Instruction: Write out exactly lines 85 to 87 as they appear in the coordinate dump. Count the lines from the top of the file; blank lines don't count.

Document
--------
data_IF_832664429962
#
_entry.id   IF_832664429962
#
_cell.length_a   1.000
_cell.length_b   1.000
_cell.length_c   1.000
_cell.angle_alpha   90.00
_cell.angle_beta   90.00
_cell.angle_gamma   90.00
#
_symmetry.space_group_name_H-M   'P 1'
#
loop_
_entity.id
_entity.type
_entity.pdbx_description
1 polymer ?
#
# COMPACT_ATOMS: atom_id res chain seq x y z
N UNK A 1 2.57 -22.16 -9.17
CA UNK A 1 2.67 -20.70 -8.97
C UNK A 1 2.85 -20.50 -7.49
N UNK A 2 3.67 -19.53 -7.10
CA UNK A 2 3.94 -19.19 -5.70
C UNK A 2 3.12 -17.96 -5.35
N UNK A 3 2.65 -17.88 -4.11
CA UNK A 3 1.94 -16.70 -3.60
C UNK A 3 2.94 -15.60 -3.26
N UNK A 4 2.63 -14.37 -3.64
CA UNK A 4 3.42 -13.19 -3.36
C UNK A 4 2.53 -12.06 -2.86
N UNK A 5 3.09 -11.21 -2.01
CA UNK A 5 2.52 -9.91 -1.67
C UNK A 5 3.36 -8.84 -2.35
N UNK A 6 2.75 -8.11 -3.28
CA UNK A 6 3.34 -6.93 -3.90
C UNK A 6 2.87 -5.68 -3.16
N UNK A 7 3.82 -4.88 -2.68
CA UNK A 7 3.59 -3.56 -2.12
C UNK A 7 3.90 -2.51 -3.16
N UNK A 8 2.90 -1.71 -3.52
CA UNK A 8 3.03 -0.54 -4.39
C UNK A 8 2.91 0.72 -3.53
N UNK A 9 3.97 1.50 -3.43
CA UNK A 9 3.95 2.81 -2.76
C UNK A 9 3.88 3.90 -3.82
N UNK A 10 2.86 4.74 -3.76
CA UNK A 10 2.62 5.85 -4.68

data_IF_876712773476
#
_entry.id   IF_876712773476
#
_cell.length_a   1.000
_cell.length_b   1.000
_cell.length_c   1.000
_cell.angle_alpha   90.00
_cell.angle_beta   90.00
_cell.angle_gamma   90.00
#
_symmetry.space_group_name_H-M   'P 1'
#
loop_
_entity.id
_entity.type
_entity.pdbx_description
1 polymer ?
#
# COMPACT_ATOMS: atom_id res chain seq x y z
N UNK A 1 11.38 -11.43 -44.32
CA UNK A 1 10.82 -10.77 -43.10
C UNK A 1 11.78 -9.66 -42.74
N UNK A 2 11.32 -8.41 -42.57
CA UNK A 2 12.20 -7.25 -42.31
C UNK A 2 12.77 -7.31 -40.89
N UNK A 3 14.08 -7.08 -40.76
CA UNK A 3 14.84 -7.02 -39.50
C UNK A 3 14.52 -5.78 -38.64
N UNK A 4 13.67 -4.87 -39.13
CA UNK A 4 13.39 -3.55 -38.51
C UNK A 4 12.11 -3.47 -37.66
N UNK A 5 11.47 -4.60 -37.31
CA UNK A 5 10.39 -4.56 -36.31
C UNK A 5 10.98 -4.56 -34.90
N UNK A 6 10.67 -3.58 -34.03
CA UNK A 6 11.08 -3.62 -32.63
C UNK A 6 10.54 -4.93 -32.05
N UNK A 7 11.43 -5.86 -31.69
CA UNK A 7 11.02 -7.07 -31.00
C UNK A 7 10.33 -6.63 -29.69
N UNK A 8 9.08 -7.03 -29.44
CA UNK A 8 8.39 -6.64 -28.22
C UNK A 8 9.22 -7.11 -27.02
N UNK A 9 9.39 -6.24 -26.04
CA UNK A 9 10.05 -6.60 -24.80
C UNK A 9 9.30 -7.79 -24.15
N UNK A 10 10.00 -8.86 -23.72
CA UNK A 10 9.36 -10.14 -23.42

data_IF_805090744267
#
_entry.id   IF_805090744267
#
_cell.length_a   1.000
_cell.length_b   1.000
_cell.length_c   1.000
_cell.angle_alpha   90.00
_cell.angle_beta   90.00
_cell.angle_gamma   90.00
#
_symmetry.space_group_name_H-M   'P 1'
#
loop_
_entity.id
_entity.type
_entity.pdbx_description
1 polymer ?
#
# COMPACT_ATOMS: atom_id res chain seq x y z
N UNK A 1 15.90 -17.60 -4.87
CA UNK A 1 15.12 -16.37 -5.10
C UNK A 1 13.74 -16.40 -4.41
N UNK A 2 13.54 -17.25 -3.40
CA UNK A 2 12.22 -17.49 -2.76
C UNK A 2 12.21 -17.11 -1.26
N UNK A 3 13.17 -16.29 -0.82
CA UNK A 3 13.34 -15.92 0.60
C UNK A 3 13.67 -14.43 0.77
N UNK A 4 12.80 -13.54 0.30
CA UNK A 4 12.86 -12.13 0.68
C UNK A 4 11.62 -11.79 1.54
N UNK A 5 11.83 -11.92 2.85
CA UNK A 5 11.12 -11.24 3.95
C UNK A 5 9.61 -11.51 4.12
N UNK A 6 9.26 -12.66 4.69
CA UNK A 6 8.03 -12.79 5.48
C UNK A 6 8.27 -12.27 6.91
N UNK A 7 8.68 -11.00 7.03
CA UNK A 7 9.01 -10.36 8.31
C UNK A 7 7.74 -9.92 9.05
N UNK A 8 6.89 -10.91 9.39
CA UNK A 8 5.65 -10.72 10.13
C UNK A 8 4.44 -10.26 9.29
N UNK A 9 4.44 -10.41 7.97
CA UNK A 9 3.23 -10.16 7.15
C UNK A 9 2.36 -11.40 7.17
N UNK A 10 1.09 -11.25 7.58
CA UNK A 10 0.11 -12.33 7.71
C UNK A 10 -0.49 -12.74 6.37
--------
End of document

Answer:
N UNK A 6 10.67 -3.58 -34.03
CA UNK A 6 11.08 -3.62 -32.63
C UNK A 6 10.54 -4.93 -32.05